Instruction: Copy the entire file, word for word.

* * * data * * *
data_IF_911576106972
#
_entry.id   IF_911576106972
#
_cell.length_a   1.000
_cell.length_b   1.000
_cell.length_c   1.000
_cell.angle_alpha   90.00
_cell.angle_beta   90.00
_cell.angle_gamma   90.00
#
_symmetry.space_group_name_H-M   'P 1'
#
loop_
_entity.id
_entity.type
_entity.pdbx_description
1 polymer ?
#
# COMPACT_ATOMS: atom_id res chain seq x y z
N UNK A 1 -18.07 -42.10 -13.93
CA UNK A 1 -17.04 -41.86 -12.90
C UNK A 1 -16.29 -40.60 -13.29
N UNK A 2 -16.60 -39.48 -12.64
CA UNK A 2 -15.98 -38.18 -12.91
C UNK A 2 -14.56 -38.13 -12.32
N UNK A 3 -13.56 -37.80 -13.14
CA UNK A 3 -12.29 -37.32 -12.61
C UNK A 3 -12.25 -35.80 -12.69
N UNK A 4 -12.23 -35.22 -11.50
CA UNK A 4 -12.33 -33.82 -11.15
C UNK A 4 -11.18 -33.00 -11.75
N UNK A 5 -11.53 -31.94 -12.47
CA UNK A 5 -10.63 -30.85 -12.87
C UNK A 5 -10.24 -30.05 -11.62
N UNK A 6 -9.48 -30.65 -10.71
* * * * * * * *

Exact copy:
data_IF_911576106972
#
_entry.id   IF_911576106972
#
_cell.length_a   1.000
_cell.length_b   1.000
_cell.length_c   1.000
_cell.angle_alpha   90.00
_cell.angle_beta   90.00
_cell.angle_gamma   90.00
#
_symmetry.space_group_name_H-M   'P 1'
#
loop_
_entity.id
_entity.type
_entity.pdbx_description
1 polymer ?
#
# COMPACT_ATOMS: atom_id res chain seq x y z
N UNK A 1 -18.07 -42.10 -13.93
CA UNK A 1 -17.04 -41.86 -12.90
C UNK A 1 -16.29 -40.60 -13.29
N UNK A 2 -16.60 -39.48 -12.64
CA UNK A 2 -15.98 -38.18 -12.91
C UNK A 2 -14.56 -38.13 -12.32
N UNK A 3 -13.56 -37.80 -13.14
CA UNK A 3 -12.29 -37.32 -12.61
C UNK A 3 -12.25 -35.80 -12.69
N UNK A 4 -12.23 -35.22 -11.50
CA UNK A 4 -12.33 -33.82 -11.15
C UNK A 4 -11.18 -33.00 -11.75
N UNK A 5 -11.53 -31.94 -12.47
CA UNK A 5 -10.63 -30.85 -12.87
C UNK A 5 -10.24 -30.05 -11.62
N UNK A 6 -9.48 -30.65 -10.71